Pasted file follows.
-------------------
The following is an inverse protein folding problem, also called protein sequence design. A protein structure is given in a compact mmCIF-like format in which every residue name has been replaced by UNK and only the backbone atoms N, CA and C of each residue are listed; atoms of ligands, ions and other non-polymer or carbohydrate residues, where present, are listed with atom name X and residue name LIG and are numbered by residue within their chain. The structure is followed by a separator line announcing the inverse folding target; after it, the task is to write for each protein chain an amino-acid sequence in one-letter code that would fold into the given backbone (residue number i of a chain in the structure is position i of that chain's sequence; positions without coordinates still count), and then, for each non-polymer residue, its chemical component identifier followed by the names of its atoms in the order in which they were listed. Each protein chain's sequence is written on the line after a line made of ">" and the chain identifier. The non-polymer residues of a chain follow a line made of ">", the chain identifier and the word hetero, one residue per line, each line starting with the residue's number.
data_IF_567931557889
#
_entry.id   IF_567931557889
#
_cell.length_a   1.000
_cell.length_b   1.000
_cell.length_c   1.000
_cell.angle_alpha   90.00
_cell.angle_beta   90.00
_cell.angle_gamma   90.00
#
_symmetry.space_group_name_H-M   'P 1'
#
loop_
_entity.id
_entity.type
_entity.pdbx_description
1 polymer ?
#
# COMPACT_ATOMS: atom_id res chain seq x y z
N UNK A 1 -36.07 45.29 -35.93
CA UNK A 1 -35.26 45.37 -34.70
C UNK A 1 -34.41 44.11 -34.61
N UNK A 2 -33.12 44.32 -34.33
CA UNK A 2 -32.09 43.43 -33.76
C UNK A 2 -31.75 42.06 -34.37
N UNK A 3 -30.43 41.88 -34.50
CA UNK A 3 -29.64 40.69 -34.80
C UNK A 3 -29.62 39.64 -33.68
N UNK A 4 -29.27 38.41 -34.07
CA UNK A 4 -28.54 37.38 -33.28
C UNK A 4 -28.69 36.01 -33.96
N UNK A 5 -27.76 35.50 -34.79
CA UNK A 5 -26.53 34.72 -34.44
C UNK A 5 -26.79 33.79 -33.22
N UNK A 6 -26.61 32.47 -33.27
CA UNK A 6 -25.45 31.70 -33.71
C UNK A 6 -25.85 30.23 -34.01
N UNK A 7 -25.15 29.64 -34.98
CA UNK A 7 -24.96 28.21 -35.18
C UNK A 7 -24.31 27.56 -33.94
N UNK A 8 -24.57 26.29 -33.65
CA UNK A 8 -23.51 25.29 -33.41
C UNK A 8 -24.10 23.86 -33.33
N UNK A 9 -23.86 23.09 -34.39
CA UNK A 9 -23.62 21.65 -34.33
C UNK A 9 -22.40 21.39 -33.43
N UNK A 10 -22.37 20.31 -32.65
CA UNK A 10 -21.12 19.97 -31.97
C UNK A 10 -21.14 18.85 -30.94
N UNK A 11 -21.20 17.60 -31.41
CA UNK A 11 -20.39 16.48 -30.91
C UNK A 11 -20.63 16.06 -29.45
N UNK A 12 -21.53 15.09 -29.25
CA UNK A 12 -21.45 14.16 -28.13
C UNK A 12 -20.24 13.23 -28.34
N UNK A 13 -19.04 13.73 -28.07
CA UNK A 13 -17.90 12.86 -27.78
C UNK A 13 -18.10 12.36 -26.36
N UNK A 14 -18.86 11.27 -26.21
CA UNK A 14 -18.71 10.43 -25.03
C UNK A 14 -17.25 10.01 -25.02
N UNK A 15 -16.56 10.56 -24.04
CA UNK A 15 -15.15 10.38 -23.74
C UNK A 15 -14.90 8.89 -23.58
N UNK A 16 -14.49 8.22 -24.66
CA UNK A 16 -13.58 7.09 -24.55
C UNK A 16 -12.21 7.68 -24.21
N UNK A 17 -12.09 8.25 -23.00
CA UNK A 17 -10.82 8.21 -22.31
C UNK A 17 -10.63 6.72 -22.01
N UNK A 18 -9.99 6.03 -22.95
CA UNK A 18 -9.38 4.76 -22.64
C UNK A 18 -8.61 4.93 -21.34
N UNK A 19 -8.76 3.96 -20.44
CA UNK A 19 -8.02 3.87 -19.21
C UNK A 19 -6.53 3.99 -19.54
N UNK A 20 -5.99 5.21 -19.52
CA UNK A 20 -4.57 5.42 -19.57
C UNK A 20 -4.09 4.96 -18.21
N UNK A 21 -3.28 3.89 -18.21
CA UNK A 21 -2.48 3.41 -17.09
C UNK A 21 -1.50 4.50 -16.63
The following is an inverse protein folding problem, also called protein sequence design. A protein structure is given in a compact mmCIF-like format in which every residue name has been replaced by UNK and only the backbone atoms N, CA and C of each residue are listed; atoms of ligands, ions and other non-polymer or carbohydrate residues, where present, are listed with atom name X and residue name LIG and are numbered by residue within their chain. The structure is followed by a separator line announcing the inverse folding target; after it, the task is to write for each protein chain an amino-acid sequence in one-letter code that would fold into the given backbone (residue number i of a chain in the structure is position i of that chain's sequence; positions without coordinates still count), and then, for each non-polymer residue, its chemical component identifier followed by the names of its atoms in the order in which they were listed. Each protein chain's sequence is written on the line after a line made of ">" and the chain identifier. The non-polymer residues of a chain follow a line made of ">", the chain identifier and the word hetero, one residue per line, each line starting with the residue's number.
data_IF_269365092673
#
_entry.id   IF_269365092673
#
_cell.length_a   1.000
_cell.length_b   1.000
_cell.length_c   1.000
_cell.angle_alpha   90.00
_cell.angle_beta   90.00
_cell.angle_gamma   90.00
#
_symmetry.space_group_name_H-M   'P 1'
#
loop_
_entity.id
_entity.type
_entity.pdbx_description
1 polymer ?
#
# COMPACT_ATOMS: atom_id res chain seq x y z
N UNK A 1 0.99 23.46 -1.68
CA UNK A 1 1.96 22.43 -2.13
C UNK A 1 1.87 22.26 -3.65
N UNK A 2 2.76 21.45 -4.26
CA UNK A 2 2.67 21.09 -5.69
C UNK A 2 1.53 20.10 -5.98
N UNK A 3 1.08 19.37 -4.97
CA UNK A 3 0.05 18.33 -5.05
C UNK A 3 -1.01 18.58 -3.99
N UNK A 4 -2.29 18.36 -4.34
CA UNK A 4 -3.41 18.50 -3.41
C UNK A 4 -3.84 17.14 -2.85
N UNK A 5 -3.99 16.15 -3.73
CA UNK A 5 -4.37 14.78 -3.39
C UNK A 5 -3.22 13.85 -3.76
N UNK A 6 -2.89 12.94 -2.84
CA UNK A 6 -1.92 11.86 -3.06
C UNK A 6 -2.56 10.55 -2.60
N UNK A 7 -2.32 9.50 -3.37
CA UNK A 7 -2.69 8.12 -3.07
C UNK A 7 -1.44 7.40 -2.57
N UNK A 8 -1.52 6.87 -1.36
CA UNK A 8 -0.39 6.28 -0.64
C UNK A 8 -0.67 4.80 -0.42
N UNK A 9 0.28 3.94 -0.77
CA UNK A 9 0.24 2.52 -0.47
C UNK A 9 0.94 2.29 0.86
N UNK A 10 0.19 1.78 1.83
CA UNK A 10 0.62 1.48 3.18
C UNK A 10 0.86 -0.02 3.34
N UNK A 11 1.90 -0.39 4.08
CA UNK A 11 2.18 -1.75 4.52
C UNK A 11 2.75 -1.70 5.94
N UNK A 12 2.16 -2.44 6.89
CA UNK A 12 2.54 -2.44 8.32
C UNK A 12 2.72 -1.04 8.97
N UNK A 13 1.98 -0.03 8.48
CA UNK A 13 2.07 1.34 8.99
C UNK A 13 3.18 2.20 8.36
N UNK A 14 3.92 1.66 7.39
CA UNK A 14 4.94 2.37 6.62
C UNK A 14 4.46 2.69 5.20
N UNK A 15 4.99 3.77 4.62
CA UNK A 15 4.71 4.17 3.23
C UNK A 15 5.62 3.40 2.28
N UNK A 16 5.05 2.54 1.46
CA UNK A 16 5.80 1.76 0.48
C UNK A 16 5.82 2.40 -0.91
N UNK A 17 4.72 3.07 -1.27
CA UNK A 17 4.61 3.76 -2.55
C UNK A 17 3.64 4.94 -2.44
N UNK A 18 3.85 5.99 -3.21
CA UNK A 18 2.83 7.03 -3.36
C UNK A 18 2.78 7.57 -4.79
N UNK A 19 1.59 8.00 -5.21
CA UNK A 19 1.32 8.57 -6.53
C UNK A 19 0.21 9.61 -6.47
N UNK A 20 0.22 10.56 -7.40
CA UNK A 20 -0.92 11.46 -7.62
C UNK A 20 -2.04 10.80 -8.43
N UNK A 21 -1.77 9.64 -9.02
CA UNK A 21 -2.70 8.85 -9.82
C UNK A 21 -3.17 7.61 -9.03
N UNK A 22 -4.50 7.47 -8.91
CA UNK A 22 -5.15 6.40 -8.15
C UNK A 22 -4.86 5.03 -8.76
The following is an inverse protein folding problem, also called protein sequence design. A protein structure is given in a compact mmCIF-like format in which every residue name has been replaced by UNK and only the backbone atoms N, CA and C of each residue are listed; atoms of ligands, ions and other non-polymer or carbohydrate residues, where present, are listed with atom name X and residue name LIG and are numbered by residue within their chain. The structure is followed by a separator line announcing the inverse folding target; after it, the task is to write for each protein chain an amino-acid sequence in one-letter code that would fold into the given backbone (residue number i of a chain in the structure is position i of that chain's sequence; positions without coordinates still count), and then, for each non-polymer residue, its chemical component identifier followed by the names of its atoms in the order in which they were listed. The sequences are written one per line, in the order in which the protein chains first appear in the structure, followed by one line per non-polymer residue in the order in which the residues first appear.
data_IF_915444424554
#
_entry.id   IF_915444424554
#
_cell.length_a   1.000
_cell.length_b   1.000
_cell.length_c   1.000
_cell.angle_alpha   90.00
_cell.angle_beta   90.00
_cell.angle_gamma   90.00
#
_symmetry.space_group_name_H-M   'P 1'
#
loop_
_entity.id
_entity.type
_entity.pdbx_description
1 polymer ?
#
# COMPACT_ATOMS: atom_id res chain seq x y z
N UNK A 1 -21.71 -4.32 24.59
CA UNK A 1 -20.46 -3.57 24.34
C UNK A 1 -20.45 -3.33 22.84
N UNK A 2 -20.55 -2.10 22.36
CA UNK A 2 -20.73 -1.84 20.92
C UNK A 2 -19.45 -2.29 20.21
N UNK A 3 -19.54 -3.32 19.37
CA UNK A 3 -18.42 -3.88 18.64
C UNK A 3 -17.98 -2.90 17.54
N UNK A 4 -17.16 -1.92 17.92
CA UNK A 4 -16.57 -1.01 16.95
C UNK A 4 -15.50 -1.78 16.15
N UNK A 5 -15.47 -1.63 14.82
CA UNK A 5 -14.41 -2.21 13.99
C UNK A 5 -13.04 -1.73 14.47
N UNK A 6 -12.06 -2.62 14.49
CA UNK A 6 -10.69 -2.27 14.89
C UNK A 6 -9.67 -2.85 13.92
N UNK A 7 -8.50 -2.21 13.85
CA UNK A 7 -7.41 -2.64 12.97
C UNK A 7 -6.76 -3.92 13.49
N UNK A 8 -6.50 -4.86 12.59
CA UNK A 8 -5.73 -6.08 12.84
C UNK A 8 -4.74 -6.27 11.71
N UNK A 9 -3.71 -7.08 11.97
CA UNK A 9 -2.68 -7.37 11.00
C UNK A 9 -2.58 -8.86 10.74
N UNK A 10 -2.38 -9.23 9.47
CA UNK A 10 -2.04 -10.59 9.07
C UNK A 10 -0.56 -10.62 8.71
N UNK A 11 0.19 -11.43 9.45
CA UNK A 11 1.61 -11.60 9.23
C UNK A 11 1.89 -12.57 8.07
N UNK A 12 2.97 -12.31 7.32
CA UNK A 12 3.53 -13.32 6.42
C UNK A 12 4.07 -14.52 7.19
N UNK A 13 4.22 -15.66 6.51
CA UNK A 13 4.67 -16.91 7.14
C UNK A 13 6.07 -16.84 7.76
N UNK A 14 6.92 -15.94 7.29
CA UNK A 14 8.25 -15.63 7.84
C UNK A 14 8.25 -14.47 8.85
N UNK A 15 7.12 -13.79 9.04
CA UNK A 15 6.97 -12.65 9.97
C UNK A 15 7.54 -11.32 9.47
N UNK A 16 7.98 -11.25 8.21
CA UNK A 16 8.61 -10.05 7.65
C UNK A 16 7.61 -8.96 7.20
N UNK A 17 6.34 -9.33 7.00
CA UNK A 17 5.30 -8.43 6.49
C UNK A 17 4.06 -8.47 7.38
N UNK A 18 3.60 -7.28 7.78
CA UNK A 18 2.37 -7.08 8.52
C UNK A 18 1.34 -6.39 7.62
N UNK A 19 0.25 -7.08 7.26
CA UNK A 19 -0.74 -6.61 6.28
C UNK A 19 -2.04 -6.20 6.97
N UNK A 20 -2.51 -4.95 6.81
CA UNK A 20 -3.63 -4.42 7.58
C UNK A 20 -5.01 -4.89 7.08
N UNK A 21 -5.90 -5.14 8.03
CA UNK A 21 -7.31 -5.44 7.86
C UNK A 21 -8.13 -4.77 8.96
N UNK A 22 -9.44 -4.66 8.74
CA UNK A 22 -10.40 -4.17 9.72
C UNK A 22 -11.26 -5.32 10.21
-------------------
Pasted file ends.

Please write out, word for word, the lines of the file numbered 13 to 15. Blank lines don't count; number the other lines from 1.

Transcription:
_symmetry.space_group_name_H-M   'P 1'
#
loop_